The lawsuit 55 Colorado sheriffs filed to overturn two new gun laws goes in front of a judge today. The laws went into effect July first. Now, an attorney representing the sheriffs will ask that parts of the law that limits gun magazines be put on hold. Aspen Public Radio’s Marci Krivonen reports.
The sheriffs and other plaintiffs in the case, including one retired police officer, want the new laws completely struck from the books. One law limits gun magazines to 15 rounds. The other mandates background checks for all gun transfers.
On Wednesday, a judge will decide whether to temporarily stop enforcement of two parts of the magazine law. David Kopel with the Independence Institute, is attorney for the sheriffs. He says the requirements are unconstitutional.
"The part of the magazine ban that outlaws magazines that are supposedly designed to be readily converted, to hold more than 15 rounds and then the requirement that grandfathered owners of magazines, besides actually owning the magazine on July 1st, must maintain continuous possession forever thereafter," he says.
A trial that's not yet scheduled would examine both the magazine mandate and the background check law. State lawmakers and Governor Hickenlooper approved the laws following tragedies in Aurora and Newtown, Connecticut.
Garfield County Sheriff Lou Vallario is a plaintiff in the case. He says both laws are too confusing to enforce and they violate the second amendment.
"These laws are infringing on me as a law abiding citizen, you as a law abiding citizen, to freely own guns according to our constitution. I don’t believe such issues like background checks are going to weed out dangerous people because evil people are evil people, they’re not going to abide by the law," Vallario says.
Sheriff Joe Disalvo in Pitkin County is one of seven sheriffs staying out of the lawsuit. He says his decision to steer clear is what he thinks the community would want.
"I think our community is an intelligent group that wants reasonable gun control measures in effect and I spoke for myself and my community, when I said I wasn’t going to join the lawsuit to sue the governor and the state of Colorado," he says.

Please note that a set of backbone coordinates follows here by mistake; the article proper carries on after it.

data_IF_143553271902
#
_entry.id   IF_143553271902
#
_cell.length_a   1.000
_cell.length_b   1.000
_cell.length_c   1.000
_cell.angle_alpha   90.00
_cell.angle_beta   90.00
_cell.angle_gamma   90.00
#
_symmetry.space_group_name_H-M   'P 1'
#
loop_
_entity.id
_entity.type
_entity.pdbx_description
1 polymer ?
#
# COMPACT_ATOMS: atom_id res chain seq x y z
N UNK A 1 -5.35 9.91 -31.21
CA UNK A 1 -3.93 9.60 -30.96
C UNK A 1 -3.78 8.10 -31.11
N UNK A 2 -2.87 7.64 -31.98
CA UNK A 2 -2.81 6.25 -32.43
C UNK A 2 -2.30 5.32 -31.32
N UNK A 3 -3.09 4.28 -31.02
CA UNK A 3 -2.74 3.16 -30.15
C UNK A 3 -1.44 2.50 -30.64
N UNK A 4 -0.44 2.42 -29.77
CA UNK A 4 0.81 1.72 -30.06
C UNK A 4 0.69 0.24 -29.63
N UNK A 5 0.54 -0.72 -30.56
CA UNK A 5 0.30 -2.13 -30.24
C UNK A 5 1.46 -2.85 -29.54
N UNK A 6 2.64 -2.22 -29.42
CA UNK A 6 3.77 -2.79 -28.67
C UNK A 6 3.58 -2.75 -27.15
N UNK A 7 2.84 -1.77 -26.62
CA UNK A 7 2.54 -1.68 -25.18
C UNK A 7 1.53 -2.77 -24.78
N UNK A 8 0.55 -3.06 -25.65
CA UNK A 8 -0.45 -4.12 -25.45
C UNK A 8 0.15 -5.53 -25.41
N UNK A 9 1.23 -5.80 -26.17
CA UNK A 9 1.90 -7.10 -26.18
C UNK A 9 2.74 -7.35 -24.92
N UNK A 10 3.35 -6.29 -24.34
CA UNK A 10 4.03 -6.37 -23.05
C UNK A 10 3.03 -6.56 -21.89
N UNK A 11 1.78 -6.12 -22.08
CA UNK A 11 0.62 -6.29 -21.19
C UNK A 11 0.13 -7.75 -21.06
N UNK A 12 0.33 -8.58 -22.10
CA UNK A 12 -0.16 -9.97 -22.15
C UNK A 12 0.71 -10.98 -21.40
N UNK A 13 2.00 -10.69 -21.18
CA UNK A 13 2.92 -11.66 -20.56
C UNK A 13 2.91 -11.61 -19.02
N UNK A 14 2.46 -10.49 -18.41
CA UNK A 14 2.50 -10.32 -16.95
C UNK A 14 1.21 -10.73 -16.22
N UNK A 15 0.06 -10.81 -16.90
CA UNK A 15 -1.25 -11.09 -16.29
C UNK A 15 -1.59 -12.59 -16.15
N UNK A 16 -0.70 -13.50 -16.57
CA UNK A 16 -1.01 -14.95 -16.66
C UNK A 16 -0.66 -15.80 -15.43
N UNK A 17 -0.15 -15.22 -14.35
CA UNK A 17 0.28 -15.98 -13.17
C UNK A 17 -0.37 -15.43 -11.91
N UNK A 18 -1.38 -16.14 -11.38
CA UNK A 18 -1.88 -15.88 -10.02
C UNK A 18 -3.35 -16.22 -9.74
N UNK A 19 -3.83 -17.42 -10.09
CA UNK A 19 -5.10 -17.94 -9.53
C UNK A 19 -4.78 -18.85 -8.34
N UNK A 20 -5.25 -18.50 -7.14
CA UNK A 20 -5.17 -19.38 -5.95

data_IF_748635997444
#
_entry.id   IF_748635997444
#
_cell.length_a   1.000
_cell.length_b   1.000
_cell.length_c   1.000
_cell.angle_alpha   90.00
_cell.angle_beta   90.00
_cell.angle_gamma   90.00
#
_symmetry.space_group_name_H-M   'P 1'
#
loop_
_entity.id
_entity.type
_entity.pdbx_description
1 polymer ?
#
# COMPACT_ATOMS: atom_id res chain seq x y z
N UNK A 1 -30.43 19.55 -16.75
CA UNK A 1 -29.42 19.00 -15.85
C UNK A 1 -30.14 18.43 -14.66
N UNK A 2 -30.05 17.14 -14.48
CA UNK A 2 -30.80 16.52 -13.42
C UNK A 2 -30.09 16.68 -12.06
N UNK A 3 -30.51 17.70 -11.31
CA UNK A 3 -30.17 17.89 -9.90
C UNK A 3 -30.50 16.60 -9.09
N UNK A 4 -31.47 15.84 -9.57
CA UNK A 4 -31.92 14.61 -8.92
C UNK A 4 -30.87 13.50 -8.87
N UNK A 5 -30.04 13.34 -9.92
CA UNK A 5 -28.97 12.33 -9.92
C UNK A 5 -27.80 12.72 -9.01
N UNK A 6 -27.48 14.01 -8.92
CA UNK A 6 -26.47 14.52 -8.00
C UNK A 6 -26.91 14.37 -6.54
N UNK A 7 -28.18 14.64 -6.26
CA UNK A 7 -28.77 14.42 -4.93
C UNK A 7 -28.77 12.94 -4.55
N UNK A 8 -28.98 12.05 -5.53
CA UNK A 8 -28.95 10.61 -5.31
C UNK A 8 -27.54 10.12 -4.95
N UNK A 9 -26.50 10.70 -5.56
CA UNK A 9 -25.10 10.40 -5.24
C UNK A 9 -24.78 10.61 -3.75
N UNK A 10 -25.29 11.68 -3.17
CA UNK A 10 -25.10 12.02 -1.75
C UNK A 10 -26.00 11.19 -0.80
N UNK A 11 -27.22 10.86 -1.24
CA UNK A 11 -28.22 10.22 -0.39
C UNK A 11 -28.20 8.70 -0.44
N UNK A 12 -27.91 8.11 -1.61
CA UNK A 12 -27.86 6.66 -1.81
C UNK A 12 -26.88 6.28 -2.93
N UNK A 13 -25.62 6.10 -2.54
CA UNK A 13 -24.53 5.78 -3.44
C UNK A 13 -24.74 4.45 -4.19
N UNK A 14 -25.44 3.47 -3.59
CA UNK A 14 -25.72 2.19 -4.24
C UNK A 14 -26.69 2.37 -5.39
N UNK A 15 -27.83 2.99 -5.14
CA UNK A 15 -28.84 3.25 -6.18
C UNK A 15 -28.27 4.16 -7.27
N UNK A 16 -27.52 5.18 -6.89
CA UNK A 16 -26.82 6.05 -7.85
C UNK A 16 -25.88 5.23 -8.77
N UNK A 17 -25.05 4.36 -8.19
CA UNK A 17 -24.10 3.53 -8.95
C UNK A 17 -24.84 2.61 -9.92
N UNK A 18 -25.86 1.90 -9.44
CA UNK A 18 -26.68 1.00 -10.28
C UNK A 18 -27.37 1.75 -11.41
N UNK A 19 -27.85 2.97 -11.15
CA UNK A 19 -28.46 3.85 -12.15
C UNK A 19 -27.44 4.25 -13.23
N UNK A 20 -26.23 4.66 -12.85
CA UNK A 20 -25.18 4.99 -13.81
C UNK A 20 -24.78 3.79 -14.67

The laws have been in place now for a week and a half and gun shops are likely feeling the biggest impact. Larry Emery manages Basalt Firearms a small shop on the edge of downtown.
"Many of the handguns that we have in the case here, you see this is marked in yellow, and that is to remind us that we may not sell that gun to someone in the state of Colorado because it has a 17 round magazine rather than a 15," he says as he points to a row of guns in a glass case.
To comply with the law, Emery also had remove 30-round magazines from the semi-automatic rifles displayed on the shop’s walls. Because the laws are so new, he says it’s hard to tell whether they’ve affected his bottom line.
"Have I lost sales? I don’t know. I can tell you it’s been much quieter since July 1st in terms of traffic in the store than it was prior to that time."
Regardless, he says one outcome of the new laws is frustration. Frustration over what is allowed and what is not.
"I’ve not been able to get clarification of, may I have that on display, may I not have that on display? I do know that I can’t sell it and deliver it to someone in the state of Colorado, so we’re definitely not selling those products that have been banned at this point in time," he says.
Emery says he’s also unsuccessfully sought advice from the State on what to do with orders that are just arriving and paid in full but are also now illegal.
As a lifelong hunter and target shooter, he says more extensive background checks is a step in the right direction. But, Emery believes the two laws won’t stop people from committing heinous crimes.
Update (7/10/13, 11 am)
A judge has decided there's no need for a preliminary injunction blocking parts of Colorado's new magazine limit law. The Denver Post reports, both sides in the lawsuit agreed that Attorney General John Suthers would redraft technical guidance on key provisions of the law. Chief U.S. District Court Judge Marcia Krieger said the agreement meant there's no need to issue an injunction.
The sheriffs were aiming to temporarily stop enforcement of parts of the magazine law. They say both the law to limit magazines to 15 rounds and the mandate requiring background checks for all gun transfers violate the Second Amendment.